Culture Newsroom, Jul 3 (EFE) .- After a year of absence, the Cannes Festival opens its 74th edition this Tuesday, in which there will be an interesting mix of established stars -Catherine Deneuve, Jodie Foster or Matt Damon- and young people who they aspire to the highest, like Timothée Chalamet or the brothers Hopper and Dylan Penn.
Wanting to make up for lost time and return to being the world’s leading film event, Cannes has managed to attract a good number of stars, established and new filmmakers and set up a solid program both in competitive and pure exhibition sections. .
With it he will try to face the force that in recent years has taken the Venice Film Festival, which has accumulated successful releases in recent years: “La, la, land” (2016), “The Shape of Water” (2017 ), “Roma” (2018) and “Nomadland” (2020).
Cannes only won the game in 2019, with “Parasite”, the Korean phenomenon that won the Palme d’Or and made history by being the first title to win the Oscar for best film and best international film. A success that the contest seeks to repeat with a very varied program.
A COMPETITION CARRIES OF KNOWN NAMES
The always controversial Leos Carax will be in charge of opening a section for competition that brings together no less than twenty-four films, of which only four are directed by women.
In his case, he will arrive in Cannes with “Annette”, a musical starring Adam Driver and Marion Cotillard, which is the French filmmaker’s English debut.
Among the best known names, the American Wes Anderson, who has had the patience to wait a year to be able to premiere in Cannes – he was in the selection for the frustrated 2020 edition – his “The French Dispatch” full of stars: Frances McDormand, Timothée Chalamet, Benicio del Toro, Adrien Brody, Tilda Swinton, Léa Seydoux, Bill Murray, Owen Wilson, Liev Schreiber, Edward Norton, Willem Dafoe, Saoirse Ronan and Anjelica Huston.
There is also the Dutch Paul Verhoeven with “Benedetta”, a love story between a nun and another woman in 17th century Italy; the French Jacques Audiard with “Les Olympiades”, a modern love story, or the Italian Nanni Moretti, with “Tre piani”, focused on the relationships of a neighboring building and starring the director, along with Riccardo Scarmarcio or Margherita Buy .
One of the most anticipated is the American actor and director Sean Penn, who arrives with “Flag Day”, a film that he directs and stars, along with his sons Hopper and Dylan, born from his marriage to Robin Wright.
Penn returns to Cannes as director after the failure of his previous work five years ago, “The Last Face”, a melodrama starring his then partner Charlize Theron and Javier Bardem.
INTERESTING OUT OF COMPETITION TITLES
But Cannes is not only the competition for the Palme d’Or. Beyond the parallel sections (A certain look, Directors ‘Fortnight and Critics’ Week) there are several non-competitive sections that bring together a very interesting offer.
This is the case of “JFK Revisited: Through The Looking Glass”, a documentary with which Oliver Stone delves into the new declassified evidence on the assassination of US President John Fitzgerald Kennedy since the premiere of his movie “JFK” thirty years ago.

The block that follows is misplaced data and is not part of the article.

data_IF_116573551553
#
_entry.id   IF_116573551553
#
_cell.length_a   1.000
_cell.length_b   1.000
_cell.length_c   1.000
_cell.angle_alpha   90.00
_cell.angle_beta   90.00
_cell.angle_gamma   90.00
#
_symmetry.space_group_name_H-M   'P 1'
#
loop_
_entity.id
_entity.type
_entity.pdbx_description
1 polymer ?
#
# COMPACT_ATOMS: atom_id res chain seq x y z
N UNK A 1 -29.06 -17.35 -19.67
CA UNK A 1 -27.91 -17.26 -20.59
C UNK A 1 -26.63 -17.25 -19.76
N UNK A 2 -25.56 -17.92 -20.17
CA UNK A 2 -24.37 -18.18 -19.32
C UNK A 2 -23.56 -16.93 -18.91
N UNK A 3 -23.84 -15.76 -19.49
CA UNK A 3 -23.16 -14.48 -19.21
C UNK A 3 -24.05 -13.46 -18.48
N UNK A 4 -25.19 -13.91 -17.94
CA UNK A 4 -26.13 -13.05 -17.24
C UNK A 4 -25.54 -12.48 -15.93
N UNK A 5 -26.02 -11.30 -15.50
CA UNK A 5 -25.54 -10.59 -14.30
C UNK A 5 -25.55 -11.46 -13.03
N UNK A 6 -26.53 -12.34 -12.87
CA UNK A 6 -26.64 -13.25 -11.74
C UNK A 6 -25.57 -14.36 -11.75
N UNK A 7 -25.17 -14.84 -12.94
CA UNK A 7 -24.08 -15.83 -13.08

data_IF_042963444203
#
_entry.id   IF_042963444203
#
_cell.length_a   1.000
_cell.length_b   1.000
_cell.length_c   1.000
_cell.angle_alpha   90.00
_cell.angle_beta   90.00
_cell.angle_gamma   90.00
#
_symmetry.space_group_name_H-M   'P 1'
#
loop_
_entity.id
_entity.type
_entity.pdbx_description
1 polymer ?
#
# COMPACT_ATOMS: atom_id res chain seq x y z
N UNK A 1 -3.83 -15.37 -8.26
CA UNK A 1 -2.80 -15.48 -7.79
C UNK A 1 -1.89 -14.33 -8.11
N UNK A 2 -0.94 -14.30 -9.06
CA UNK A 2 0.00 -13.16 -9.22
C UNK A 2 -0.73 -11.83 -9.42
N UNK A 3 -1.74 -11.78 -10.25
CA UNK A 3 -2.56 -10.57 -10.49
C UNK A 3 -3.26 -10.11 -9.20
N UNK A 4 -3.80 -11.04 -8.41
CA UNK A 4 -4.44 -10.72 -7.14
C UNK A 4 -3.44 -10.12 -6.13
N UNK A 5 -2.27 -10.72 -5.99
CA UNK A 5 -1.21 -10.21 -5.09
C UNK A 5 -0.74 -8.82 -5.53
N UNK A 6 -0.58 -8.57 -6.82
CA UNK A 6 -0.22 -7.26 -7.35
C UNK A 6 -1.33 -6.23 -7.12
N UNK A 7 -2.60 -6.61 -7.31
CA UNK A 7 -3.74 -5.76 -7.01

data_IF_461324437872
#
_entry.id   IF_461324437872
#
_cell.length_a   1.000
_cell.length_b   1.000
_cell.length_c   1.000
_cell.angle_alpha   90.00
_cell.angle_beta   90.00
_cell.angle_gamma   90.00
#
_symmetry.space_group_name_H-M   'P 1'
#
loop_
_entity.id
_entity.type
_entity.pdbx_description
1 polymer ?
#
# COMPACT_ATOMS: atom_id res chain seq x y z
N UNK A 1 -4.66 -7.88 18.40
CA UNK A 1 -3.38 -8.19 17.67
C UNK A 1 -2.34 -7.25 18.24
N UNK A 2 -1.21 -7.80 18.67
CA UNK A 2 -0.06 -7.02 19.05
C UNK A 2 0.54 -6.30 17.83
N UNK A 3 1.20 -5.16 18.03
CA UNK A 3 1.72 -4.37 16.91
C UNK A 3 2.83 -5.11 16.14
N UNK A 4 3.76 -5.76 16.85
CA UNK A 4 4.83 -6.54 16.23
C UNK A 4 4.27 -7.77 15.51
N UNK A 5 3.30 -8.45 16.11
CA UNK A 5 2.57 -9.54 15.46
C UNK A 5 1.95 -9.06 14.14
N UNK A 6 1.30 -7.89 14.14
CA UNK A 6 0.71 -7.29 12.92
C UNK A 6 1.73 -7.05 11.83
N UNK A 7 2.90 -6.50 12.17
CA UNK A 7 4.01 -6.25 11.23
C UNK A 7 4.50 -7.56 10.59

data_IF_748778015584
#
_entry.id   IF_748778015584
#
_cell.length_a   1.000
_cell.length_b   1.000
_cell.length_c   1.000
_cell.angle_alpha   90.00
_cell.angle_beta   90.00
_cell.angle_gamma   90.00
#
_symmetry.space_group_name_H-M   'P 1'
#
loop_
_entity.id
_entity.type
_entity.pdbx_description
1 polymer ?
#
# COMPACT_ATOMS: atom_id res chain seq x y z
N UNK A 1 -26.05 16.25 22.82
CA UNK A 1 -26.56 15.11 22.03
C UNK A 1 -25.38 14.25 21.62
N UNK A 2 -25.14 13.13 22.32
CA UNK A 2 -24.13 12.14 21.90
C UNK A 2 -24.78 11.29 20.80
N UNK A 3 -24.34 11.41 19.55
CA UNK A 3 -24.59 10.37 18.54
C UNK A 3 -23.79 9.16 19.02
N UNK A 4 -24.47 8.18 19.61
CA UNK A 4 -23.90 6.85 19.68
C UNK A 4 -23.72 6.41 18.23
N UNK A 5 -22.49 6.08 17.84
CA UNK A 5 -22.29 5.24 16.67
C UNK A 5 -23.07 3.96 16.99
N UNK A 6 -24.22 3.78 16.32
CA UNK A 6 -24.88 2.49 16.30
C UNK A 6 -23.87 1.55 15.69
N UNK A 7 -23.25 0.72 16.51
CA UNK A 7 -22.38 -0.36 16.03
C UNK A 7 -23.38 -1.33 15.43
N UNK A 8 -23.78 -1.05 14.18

Todd Haynes will arrive with another highly anticipated documentary, “The Velvet Undergruund,” and Ari Folman will again demonstrate that animation can be used to narrate any subject. He surprised in 2008 with “Waltz with Bashir”, about the massacre of Sabra and Shatila, and now focuses on the figure of Anne Frank in “Where is Anne Frank”.
Also documentaries “Val”, by Ting Poo and Leo Scott, on the trajectory of Val Kilmer; “New Worlds: The Cradle of Civilization,” in which Andrew Muscato recorded a show by Bill Murray and cellist Jan Vogler on the Acropolis in Athens, and “Babi Yar. Contexte,” by Sergei Loznitsa, about the massacre of Jews in Ukraine at the hands of the Nazis.
Matt Damon and Abigail Breslin star in a tale of loss and reunion, “Stillwater,” directed by Tom McCarthy; Colin Firth, Olivia Colman and Josh O’Connor, Eva Husson’s “Mothering Sunday”; British Andrea Arnold puts her natural cinema at the service of two cows in “Cow” and actress Charlotte Gainsbourg stands behind the camera to portray her mother, Jane Birkin, in “Jane par Charlotte”.
A FESTIVAL IN FREEDOM BUT MARKED BY COVID
All this in a festival that will be held entirely in person -although with many virtual appointments, mainly in the Marché du film, the appointment for the industry- and with quite relaxed measures, since less than a week ago France eliminated most of the restrictions.
There are no longer capacity limitations for shows -except for indoor concerts-, up to 2,500 people can congregate outside -although with a health passport or negative test for meetings of more than a thousand-, there is no curfew and no It is necessary to wear a mask, but they recommend it for crowds of more than a thousand people.
Cannes, however, has taken extreme precautions. It will have a laboratory to test the accredited; it has reviewed the air conditioning installations, which will operate 24 hours a day in all spaces; has reinforced cleaning services and attendance at screenings will be with a prior reservation of seats online.
“We cannot assume the risk of saying that everything will be normal”, the general delegate of the event, Thierry Frémaux, acknowledged at the festival’s presentation. But all the elements that have made EFE famous
Alicia Garcia de Francisco